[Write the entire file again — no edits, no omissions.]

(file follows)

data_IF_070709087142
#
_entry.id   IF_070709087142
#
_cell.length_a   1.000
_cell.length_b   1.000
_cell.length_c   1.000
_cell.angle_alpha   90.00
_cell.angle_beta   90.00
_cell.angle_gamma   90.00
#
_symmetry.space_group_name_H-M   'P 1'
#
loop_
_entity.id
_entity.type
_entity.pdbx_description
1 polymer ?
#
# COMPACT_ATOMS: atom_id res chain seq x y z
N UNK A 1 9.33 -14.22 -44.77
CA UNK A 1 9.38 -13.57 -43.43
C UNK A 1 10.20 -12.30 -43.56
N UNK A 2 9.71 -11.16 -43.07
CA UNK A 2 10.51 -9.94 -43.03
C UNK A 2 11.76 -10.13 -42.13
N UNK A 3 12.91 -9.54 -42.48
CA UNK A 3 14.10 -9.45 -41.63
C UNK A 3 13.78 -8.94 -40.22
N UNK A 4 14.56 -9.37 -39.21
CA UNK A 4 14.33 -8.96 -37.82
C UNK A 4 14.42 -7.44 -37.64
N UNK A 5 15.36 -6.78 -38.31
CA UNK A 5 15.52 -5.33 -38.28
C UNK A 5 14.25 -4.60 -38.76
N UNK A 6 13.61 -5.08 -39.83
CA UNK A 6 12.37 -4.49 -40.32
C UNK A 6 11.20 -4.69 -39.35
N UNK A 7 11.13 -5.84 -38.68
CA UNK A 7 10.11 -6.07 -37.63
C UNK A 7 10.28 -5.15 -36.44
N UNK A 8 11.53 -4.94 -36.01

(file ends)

data_IF_070709087142
#
_entry.id   IF_070709087142
#
_cell.length_a   1.000
_cell.length_b   1.000
_cell.length_c   1.000
_cell.angle_alpha   90.00
_cell.angle_beta   90.00
_cell.angle_gamma   90.00
#
_symmetry.space_group_name_H-M   'P 1'
#
loop_
_entity.id
_entity.type
_entity.pdbx_description
1 polymer ?
#
# COMPACT_ATOMS: atom_id res chain seq x y z
N UNK A 1 9.33 -14.22 -44.77
CA UNK A 1 9.38 -13.57 -43.43
C UNK A 1 10.20 -12.30 -43.56
N UNK A 2 9.71 -11.16 -43.07
CA UNK A 2 10.51 -9.94 -43.03
C UNK A 2 11.76 -10.13 -42.13
N UNK A 3 12.91 -9.54 -42.48
CA UNK A 3 14.10 -9.45 -41.63
C UNK A 3 13.78 -8.94 -40.22
N UNK A 4 14.56 -9.37 -39.21
CA UNK A 4 14.33 -8.96 -37.82
C UNK A 4 14.42 -7.44 -37.64
N UNK A 5 15.36 -6.78 -38.31
CA UNK A 5 15.52 -5.33 -38.28
C UNK A 5 14.25 -4.60 -38.76
N UNK A 6 13.61 -5.08 -39.83
CA UNK A 6 12.37 -4.49 -40.32
C UNK A 6 11.20 -4.69 -39.35
N UNK A 7 11.13 -5.84 -38.68
CA UNK A 7 10.11 -6.07 -37.63
C UNK A 7 10.28 -5.15 -36.44
N UNK A 8 11.53 -4.94 -36.01